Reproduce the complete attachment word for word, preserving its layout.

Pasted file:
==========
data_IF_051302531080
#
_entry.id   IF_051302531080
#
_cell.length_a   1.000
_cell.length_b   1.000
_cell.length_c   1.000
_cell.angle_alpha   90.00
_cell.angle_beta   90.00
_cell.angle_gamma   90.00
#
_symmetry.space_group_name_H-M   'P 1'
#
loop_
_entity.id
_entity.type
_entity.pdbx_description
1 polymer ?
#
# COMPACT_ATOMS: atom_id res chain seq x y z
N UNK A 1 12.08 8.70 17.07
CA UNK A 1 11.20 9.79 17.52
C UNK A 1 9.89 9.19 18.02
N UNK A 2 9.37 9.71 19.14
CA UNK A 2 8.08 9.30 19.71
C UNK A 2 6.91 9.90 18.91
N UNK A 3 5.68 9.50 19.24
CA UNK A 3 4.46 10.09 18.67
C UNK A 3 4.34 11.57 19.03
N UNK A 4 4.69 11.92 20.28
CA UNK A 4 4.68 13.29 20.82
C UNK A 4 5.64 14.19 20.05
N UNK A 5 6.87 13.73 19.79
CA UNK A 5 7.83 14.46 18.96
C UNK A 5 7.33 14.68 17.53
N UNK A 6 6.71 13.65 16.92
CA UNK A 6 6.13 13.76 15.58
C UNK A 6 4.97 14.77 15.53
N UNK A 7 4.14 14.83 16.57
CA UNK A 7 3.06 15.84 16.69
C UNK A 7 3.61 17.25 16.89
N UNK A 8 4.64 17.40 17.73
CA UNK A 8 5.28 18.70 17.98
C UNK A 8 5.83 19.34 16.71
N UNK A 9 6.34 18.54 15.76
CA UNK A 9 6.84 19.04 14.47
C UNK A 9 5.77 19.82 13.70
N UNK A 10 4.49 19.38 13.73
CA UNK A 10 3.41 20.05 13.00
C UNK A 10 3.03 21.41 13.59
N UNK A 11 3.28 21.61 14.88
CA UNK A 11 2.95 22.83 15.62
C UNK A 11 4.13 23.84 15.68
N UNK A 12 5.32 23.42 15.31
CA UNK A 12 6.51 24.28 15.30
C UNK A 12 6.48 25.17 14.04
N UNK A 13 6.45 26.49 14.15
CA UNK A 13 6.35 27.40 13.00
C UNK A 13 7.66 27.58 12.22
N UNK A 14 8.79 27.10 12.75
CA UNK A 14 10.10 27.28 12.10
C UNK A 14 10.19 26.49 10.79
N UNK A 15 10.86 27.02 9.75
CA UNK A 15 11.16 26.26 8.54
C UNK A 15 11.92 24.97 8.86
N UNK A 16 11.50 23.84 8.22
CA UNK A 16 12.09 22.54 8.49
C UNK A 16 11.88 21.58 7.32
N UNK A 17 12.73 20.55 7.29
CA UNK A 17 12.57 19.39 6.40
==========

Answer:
data_IF_051302531080
#
_entry.id   IF_051302531080
#
_cell.length_a   1.000
_cell.length_b   1.000
_cell.length_c   1.000
_cell.angle_alpha   90.00
_cell.angle_beta   90.00
_cell.angle_gamma   90.00
#
_symmetry.space_group_name_H-M   'P 1'
#
loop_
_entity.id
_entity.type
_entity.pdbx_description
1 polymer ?
#
# COMPACT_ATOMS: atom_id res chain seq x y z
N UNK A 1 12.08 8.70 17.07
CA UNK A 1 11.20 9.79 17.52
C UNK A 1 9.89 9.19 18.02
N UNK A 2 9.37 9.71 19.14
CA UNK A 2 8.08 9.30 19.71
C UNK A 2 6.91 9.90 18.91
N UNK A 3 5.68 9.50 19.24
CA UNK A 3 4.46 10.09 18.67
C UNK A 3 4.34 11.57 19.03
N UNK A 4 4.69 11.92 20.28
CA UNK A 4 4.68 13.29 20.82
C UNK A 4 5.64 14.19 20.05
N UNK A 5 6.87 13.73 19.79
CA UNK A 5 7.83 14.46 18.96
C UNK A 5 7.33 14.68 17.53
N UNK A 6 6.71 13.65 16.92
CA UNK A 6 6.13 13.76 15.58
C UNK A 6 4.97 14.77 15.53
N UNK A 7 4.14 14.83 16.57
CA UNK A 7 3.06 15.84 16.69
C UNK A 7 3.61 17.25 16.89
N UNK A 8 4.64 17.40 17.73
CA UNK A 8 5.28 18.70 17.98
C UNK A 8 5.83 19.34 16.71
N UNK A 9 6.34 18.54 15.76
CA UNK A 9 6.84 19.04 14.47
C UNK A 9 5.77 19.82 13.70
N UNK A 10 4.49 19.38 13.73
CA UNK A 10 3.41 20.05 13.00
C UNK A 10 3.03 21.41 13.59
N UNK A 11 3.28 21.61 14.88
CA UNK A 11 2.95 22.83 15.62
C UNK A 11 4.13 23.84 15.68
N UNK A 12 5.32 23.42 15.31
CA UNK A 12 6.51 24.28 15.30
C UNK A 12 6.48 25.17 14.04
N UNK A 13 6.45 26.49 14.15
CA UNK A 13 6.35 27.40 13.00
C UNK A 13 7.66 27.58 12.22
N UNK A 14 8.79 27.10 12.75
CA UNK A 14 10.10 27.28 12.10
C UNK A 14 10.19 26.49 10.79
N UNK A 15 10.86 27.02 9.75
CA UNK A 15 11.16 26.26 8.54
C UNK A 15 11.92 24.97 8.86
N UNK A 16 11.50 23.84 8.22
CA UNK A 16 12.09 22.54 8.49
C UNK A 16 11.88 21.58 7.32
N UNK A 17 12.73 20.55 7.29
CA UNK A 17 12.57 19.39 6.40